Fact or fiction: Scott Phillips
Perhaps it’s time for the orthodox view to be turned on its head
There’s nothing safer than cash in the bank, right? Well, that depends on quite a few things, really. Yes, No. 1 is the safety of the banking system (and the willingness of the government to step in). But there are other, more hidden risks.
Let’s say the Australian dollar – for one reason or another – falls meaningfully against world currencies. Your $100 used to buy a decent pair of jeans but those jeans are now going for $140, thanks to the impact of that devaluation. Yes, you still have your money but how much does it buy? The same is true of a more insidious thief: inflation. Oh, it’s only small, right? Yet compounded over a lifetime it’ll likely take more than half of your money away (measured by purchasing power).
Risk is a funny thing. We’re afraid of terrorism or plane crashes because they’re big, sudden and catastrophic. But have you looked at the nation’s waistlines recently? Many – maybe even most – of us will die from the consequences of a poor diet and lack of exercise but how many such headlines do you see? How many people are putting that at the top of their “Ways I don’t want to die” list?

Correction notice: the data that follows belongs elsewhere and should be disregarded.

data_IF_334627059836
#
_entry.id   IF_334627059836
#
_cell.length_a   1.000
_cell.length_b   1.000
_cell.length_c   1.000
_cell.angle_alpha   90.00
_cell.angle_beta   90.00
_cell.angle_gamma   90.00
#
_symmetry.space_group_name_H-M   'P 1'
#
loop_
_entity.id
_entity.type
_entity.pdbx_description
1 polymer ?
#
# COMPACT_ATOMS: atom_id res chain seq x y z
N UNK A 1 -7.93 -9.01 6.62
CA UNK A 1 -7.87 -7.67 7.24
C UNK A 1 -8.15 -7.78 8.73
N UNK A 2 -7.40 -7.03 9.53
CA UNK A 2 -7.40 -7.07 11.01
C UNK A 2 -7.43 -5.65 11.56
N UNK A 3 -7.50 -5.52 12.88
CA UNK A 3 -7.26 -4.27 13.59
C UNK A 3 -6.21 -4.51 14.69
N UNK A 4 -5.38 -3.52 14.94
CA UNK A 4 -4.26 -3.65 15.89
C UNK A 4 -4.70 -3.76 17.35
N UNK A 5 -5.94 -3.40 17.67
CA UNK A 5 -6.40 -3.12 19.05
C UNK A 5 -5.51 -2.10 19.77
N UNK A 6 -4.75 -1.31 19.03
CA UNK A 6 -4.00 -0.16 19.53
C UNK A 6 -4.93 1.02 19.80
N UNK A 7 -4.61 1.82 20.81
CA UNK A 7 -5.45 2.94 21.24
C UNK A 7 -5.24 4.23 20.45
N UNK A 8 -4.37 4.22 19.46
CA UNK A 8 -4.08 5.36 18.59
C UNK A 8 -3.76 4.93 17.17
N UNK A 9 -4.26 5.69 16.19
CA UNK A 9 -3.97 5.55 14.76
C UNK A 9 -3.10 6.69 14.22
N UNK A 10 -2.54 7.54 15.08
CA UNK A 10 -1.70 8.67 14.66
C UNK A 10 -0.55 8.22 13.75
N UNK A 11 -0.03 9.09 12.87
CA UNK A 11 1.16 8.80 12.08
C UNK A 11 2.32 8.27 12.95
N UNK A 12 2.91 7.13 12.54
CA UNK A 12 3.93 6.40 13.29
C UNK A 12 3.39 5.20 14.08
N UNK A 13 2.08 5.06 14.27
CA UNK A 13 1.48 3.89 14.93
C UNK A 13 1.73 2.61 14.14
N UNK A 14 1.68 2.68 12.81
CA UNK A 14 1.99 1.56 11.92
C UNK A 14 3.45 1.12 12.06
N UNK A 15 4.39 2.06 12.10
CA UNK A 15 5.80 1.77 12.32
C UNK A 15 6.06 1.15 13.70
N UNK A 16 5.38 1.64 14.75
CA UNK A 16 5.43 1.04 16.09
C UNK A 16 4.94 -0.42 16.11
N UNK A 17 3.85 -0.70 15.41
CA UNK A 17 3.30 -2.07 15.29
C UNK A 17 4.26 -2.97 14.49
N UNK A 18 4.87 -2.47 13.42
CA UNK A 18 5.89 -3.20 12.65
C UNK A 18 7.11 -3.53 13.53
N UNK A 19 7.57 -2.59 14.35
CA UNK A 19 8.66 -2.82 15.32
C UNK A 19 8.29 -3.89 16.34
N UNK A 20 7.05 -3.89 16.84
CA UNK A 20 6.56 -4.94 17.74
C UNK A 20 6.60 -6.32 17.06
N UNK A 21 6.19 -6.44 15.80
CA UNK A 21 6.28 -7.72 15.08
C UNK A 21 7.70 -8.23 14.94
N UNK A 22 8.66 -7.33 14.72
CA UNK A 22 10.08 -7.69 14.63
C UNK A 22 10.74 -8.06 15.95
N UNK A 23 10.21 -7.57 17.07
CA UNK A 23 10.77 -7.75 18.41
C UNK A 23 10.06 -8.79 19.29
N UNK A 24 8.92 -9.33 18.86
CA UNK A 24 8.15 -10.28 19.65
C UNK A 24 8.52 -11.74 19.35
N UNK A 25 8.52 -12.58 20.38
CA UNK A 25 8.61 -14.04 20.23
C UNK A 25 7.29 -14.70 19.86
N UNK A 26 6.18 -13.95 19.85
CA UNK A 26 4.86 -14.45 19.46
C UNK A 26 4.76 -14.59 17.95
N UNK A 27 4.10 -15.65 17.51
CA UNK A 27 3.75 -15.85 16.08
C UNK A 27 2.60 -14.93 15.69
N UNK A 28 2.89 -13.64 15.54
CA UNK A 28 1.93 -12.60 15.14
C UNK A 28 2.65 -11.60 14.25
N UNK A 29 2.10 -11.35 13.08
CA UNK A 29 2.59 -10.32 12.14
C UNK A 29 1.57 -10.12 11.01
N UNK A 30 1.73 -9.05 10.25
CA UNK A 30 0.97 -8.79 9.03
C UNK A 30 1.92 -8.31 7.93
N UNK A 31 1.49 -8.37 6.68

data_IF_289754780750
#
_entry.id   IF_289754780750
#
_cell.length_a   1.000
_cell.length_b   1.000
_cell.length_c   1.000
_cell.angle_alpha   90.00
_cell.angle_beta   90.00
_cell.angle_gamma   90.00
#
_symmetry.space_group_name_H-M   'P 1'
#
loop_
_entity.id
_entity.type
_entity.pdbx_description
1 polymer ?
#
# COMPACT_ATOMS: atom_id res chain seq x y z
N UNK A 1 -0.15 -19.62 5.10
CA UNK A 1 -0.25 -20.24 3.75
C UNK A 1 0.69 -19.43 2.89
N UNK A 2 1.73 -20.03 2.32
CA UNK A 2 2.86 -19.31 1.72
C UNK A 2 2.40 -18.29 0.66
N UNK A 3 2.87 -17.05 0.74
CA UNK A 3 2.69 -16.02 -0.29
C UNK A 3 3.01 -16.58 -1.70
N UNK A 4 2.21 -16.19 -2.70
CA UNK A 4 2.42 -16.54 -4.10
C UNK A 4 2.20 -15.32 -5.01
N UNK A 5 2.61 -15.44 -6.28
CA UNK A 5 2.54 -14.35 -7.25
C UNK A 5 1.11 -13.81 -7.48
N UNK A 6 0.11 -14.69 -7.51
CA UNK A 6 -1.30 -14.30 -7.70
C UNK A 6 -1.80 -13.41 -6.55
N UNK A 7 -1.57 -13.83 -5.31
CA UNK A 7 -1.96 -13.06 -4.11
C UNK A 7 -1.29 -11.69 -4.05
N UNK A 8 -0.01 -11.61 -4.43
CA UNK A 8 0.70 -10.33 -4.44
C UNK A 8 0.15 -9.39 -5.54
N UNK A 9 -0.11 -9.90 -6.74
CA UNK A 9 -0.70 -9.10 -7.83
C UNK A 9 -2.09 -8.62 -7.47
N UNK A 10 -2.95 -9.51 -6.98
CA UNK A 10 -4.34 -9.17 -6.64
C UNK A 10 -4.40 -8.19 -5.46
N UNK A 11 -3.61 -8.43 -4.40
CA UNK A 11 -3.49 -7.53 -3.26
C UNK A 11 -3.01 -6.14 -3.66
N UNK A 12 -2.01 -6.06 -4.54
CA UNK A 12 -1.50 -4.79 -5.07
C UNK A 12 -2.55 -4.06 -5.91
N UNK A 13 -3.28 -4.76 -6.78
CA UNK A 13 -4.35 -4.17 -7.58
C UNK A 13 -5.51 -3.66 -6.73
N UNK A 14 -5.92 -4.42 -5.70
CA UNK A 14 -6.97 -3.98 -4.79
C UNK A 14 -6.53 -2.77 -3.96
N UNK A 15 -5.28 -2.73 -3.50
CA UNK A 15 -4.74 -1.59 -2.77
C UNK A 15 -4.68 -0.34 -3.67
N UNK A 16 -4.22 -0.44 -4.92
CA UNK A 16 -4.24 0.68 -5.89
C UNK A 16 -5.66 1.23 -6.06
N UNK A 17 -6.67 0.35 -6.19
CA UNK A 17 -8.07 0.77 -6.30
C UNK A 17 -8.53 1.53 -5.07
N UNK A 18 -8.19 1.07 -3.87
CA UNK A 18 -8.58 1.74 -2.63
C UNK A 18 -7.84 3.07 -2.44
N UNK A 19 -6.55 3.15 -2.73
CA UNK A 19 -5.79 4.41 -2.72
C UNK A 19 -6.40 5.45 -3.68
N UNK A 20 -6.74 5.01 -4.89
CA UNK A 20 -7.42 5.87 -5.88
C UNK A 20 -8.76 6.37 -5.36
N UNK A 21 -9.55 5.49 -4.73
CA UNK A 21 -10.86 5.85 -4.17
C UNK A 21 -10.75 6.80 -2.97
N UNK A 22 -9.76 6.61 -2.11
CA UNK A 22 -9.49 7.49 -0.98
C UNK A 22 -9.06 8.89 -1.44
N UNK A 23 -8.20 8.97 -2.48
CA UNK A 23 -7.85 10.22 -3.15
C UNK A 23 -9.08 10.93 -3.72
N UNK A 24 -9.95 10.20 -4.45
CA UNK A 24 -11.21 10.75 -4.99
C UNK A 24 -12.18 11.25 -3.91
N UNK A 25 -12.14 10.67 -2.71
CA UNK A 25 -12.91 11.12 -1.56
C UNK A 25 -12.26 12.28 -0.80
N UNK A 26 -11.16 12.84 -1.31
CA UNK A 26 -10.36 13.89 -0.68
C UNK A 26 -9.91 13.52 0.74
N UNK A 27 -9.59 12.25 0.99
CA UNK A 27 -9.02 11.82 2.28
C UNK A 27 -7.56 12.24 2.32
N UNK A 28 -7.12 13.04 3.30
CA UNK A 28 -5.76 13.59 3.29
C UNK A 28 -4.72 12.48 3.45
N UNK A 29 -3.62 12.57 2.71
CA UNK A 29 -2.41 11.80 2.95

Which brings us back to one of the oldest comparisons in the book: bonds versus shares. Shares come in different shapes and sizes, of course. There’s the century-old market-beating, dividend machine Washington H. Soul Pattinson (ASX: SOL), and then there’s the besieged Blue Sky (BLA), GetSwift (GSW) and Unlockd – the latter just missing out on an ASX listing before entering administration. Sounds risky, huh?
But bonds aren’t all the same, either: the stodgy, reliable government bonds (unless we’re talking Russia or Venezuela, of course); the higher-risk, higher-yielding company bonds; and the euphemistically named “high-yield bonds”, which used to be called junk bonds before the PR teams got to work.
It’s a very good bet that shares in Soul Patts are immensely safer than the median junk bond. And that Australian government bonds are safer than the average speculative gold explorer at the shallow end of the ASX.
And on average? Well, despite the general misconceptions, the 30-year return from Australian shares and Australian bonds are almost identical. According to Vanguard, the latter has delivered an average annual return of 8.5%. And shares? An almost identical 8.4%.
Shorter time frames add a little more colour – and volatility. Over two decades, for example, shares have a commanding 2%pa advantage. That advantage reverses – and more – over the past decade, when bonds (6.2%pa) have shown shares (3.5%) a clean pair of heels.